According to Refinitiv Eikon tracking data, Clavel crossed into Venezuelan waters late on Sunday and was navigating near Tortuga Island on Monday.
It is heading to the state oil company Petroleos de Venezuela (PDVSA)’s El Palito refining facility in Puerto Cabello, according to the data.
The tanker will be delivering the last cargo of the 1.53 million barrels of gasoline and alkylate that Iran sent to Venezuela to help revive oil refineries in the South American country, which is suffering from a severe fuel shortage caused by US sanctions.
Clavel left Bandar Abbas port on the Persian Gulf on April 28 and traveled the Red Sea and Suez Canal into the Mediterranean, and then into the Atlantic.
Four other Iran-flagged vessels — Fortune, Forest, Petunia and Faxon — have already reached Venezuela under military escort and unloaded their cargo.
Iran’s fuel shipments have drawn the ire of the US, which has imposed draconian sanctions on the two states with the aim of crippling their oil sectors.
Earlier this month, US officials said Washington was considering responses to Iran’s move, prompting Tehran to warn of retaliatory measures if Washington causes any problem for the Venezuela-bound tankers.
The United States then threatened stiff sanctions against foreign governments, shipping firms, seaports, and insurers if they aid the Iranian tankers.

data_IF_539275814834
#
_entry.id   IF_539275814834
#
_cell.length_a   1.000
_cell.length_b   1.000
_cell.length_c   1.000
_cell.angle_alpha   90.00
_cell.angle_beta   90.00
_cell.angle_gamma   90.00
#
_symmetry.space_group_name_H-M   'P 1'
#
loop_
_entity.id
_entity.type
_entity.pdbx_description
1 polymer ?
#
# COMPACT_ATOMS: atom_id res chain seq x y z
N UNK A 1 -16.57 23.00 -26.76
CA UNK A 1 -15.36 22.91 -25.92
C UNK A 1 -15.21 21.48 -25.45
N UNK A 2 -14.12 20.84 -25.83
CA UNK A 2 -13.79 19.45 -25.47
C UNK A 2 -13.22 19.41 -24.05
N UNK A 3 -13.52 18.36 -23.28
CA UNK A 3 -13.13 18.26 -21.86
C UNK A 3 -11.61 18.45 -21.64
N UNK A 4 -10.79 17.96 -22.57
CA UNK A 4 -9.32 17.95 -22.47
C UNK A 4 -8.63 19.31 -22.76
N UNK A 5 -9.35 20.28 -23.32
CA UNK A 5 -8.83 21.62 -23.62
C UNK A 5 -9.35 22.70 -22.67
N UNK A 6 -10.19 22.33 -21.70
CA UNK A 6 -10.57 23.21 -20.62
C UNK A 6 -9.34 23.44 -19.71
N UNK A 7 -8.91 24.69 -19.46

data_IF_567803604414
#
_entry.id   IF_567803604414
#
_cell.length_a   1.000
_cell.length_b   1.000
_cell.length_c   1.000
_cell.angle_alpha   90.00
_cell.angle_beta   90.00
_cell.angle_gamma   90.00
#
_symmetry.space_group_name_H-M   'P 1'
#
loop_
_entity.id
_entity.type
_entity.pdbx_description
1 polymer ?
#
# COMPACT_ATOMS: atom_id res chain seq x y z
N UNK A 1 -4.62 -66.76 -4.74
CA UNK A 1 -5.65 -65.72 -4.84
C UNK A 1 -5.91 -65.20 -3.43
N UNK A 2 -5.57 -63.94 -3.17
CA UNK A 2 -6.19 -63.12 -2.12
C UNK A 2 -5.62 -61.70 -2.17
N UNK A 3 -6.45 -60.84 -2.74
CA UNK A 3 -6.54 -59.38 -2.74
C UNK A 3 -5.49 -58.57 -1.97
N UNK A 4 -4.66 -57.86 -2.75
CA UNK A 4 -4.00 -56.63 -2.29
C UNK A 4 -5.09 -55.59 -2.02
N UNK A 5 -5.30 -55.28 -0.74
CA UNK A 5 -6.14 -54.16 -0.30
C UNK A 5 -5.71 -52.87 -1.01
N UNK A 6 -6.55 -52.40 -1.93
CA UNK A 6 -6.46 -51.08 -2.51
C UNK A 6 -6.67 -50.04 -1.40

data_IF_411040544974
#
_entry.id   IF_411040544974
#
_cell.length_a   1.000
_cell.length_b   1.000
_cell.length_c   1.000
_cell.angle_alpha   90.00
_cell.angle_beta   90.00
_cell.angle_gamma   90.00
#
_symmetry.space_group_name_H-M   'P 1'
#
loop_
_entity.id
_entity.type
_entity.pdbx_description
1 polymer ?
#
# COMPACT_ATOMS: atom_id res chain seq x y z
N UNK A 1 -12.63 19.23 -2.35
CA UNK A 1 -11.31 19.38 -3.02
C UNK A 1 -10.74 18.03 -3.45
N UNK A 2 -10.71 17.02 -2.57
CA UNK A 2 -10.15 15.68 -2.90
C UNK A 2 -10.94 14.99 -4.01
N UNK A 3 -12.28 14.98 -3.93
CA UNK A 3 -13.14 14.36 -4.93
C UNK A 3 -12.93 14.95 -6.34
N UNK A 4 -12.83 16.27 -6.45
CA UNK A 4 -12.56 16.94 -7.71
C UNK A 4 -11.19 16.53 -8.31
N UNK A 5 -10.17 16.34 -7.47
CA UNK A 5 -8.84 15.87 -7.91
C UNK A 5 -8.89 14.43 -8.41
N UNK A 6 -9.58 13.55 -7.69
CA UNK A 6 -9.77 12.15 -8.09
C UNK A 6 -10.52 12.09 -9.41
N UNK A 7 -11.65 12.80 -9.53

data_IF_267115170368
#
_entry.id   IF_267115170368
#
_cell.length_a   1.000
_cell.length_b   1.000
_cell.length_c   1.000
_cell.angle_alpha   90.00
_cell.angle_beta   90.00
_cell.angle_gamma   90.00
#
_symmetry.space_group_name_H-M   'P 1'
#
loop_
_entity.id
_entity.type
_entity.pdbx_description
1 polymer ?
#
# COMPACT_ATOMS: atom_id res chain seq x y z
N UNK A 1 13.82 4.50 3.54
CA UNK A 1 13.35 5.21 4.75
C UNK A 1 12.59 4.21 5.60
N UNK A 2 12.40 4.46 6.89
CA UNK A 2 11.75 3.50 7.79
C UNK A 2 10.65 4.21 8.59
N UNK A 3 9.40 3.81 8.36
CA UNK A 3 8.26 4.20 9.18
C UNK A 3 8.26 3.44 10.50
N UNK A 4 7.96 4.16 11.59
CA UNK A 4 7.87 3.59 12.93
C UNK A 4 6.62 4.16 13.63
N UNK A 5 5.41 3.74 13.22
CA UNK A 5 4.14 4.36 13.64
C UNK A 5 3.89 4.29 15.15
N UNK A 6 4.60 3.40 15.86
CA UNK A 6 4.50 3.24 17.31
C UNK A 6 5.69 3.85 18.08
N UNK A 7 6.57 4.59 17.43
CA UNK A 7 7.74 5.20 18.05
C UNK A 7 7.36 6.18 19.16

Speaking on Monday, Foreign Ministry spokesman Abbas Mousavi stressed Iran’s resolve to continue fuel shipments to Venezuela if Caracas requests more supplies.
“Iran practices its free trade rights with Venezuela and we are ready to send more ships if Caracas demands more supplies from Iran,” he said.
The shipments took place as part of earlier economic cooperation agreements between Iran and Venezuela.
Maduro set to visit Iran soon
On Monday, Venezuelan President Nicolas Maduro announced plans to visit Iran to ink more cooperation deals in different sectors.
“Soon we will travel to Iran, to embrace them. Soon I will be in Iran. As soon as the sanitary conditions in Iran and Venezuela allow it,” said the Venezuelan head of state, referring to ongoing efforts to contain a coronavirus outbreak in both countries.
“We will go to the high-level joint committee to sign agreements on energy cooperation, financial cooperation, military cooperation, agricultural cooperation, technological cooperation, scientific cooperation, pharmaceutical cooperation. We will sign documents,” he said in a state television address.